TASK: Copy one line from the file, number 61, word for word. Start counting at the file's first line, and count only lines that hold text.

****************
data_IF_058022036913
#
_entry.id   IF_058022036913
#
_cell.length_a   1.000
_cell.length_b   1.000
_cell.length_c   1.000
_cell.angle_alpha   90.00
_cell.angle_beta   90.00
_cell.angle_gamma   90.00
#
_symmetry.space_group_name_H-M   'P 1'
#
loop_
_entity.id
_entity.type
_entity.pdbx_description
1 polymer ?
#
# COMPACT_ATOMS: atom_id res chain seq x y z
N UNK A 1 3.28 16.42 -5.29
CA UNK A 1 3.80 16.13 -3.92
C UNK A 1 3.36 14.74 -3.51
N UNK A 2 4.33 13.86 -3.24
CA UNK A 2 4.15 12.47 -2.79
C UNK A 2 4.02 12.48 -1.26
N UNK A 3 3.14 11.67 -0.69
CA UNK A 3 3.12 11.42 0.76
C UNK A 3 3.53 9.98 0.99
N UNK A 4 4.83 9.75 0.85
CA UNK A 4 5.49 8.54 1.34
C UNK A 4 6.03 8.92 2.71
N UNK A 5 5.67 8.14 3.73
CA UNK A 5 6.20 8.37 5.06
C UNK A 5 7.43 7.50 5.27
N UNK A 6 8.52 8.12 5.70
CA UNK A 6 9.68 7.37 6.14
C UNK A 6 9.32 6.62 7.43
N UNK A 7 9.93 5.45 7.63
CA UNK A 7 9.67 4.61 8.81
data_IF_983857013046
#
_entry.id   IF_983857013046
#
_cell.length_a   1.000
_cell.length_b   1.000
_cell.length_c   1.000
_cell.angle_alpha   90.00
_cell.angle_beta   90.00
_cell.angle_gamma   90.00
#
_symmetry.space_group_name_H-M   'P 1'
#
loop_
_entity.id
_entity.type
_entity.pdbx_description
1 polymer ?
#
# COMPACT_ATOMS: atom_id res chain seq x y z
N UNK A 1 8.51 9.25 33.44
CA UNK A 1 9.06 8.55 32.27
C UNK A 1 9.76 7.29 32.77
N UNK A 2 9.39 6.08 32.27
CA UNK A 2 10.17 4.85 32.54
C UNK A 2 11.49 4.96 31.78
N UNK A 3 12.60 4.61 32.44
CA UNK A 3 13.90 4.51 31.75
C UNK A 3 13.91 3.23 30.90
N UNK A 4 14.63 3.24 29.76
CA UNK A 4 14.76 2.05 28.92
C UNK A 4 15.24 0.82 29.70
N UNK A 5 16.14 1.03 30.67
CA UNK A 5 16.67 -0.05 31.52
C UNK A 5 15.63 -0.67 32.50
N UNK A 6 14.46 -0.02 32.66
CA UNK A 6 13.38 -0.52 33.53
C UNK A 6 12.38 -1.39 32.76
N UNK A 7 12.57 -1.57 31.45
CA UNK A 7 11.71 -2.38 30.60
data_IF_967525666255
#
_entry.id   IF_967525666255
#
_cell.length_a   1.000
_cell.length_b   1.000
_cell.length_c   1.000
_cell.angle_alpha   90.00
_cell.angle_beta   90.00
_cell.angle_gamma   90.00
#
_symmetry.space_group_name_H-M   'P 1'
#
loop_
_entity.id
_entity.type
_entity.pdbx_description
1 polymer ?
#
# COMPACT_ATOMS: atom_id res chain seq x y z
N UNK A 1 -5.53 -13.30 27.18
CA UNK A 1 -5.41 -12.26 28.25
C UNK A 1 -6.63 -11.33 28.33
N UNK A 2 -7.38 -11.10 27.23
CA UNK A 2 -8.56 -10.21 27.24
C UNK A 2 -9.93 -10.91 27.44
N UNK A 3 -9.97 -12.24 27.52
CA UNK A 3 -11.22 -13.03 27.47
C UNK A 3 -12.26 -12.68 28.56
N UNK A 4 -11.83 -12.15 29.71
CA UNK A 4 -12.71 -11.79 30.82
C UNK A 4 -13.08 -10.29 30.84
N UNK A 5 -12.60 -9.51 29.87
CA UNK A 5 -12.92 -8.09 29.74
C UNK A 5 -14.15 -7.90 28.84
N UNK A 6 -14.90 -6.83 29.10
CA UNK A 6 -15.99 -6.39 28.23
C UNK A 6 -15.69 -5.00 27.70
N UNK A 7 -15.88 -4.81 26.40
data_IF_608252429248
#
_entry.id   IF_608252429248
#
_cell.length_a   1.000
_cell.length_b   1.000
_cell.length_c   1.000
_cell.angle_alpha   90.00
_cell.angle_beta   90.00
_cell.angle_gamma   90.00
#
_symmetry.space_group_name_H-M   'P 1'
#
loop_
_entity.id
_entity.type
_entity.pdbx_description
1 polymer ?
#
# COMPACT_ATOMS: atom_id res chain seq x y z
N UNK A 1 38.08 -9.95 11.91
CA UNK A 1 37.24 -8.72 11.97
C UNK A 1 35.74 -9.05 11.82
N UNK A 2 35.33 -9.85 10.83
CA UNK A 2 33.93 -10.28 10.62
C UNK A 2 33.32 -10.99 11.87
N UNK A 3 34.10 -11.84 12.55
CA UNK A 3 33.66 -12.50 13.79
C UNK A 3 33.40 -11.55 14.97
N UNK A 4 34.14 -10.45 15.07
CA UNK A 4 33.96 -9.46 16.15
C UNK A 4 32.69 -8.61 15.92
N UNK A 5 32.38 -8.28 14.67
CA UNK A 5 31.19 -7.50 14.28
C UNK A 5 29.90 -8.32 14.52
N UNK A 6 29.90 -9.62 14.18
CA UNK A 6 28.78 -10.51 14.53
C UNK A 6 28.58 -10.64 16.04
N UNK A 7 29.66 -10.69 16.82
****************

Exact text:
N UNK A 1 8.51 9.25 33.44